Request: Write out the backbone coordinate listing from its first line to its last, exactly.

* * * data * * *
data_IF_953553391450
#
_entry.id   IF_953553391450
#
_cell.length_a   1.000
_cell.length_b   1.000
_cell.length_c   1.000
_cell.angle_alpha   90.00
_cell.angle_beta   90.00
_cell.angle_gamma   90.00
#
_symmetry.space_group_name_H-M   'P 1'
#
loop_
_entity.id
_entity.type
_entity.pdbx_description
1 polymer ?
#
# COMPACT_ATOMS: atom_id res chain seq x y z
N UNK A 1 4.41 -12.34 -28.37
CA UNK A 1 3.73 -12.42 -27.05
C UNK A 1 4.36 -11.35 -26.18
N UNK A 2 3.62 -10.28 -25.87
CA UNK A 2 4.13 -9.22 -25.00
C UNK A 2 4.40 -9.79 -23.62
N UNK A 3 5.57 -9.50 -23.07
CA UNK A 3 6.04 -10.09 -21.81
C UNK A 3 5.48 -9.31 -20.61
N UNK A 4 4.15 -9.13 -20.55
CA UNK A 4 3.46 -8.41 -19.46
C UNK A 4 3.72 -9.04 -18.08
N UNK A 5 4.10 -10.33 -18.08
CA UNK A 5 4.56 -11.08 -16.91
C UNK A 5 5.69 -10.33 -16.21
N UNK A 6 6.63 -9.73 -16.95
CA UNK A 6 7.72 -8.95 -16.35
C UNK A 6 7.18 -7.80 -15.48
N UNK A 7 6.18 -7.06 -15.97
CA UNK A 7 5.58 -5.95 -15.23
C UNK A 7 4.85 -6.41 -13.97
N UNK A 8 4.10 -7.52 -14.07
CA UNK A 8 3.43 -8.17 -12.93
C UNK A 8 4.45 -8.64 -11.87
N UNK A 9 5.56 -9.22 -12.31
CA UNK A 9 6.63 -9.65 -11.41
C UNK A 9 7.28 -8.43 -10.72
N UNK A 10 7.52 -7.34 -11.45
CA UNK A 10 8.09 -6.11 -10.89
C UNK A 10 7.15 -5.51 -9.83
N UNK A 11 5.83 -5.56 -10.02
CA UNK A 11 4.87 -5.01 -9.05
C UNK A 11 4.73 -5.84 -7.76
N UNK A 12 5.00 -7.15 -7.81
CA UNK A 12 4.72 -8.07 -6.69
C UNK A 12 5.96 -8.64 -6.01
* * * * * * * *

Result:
data_IF_953553391450
#
_entry.id   IF_953553391450
#
_cell.length_a   1.000
_cell.length_b   1.000
_cell.length_c   1.000
_cell.angle_alpha   90.00
_cell.angle_beta   90.00
_cell.angle_gamma   90.00
#
_symmetry.space_group_name_H-M   'P 1'
#
loop_
_entity.id
_entity.type
_entity.pdbx_description
1 polymer ?
#
# COMPACT_ATOMS: atom_id res chain seq x y z
N UNK A 1 4.41 -12.34 -28.37
CA UNK A 1 3.73 -12.42 -27.05
C UNK A 1 4.36 -11.35 -26.18
N UNK A 2 3.62 -10.28 -25.87
CA UNK A 2 4.13 -9.22 -25.00
C UNK A 2 4.40 -9.79 -23.62
N UNK A 3 5.57 -9.50 -23.07
CA UNK A 3 6.04 -10.09 -21.81
C UNK A 3 5.48 -9.31 -20.61
N UNK A 4 4.15 -9.13 -20.55
CA UNK A 4 3.46 -8.41 -19.46
C UNK A 4 3.72 -9.04 -18.08
N UNK A 5 4.10 -10.33 -18.08
CA UNK A 5 4.56 -11.08 -16.91
C UNK A 5 5.69 -10.33 -16.21
N UNK A 6 6.63 -9.73 -16.95
CA UNK A 6 7.72 -8.95 -16.35
C UNK A 6 7.18 -7.80 -15.48
N UNK A 7 6.18 -7.06 -15.97
CA UNK A 7 5.58 -5.95 -15.23
C UNK A 7 4.85 -6.41 -13.97
N UNK A 8 4.10 -7.52 -14.07
CA UNK A 8 3.43 -8.17 -12.93
C UNK A 8 4.45 -8.64 -11.87
N UNK A 9 5.56 -9.22 -12.31
CA UNK A 9 6.63 -9.65 -11.41
C UNK A 9 7.28 -8.43 -10.72
N UNK A 10 7.52 -7.34 -11.45
CA UNK A 10 8.09 -6.11 -10.89
C UNK A 10 7.15 -5.51 -9.83
N UNK A 11 5.83 -5.56 -10.02
CA UNK A 11 4.87 -5.01 -9.05
C UNK A 11 4.73 -5.84 -7.76
N UNK A 12 5.00 -7.15 -7.81
CA UNK A 12 4.72 -8.07 -6.69
C UNK A 12 5.96 -8.64 -6.01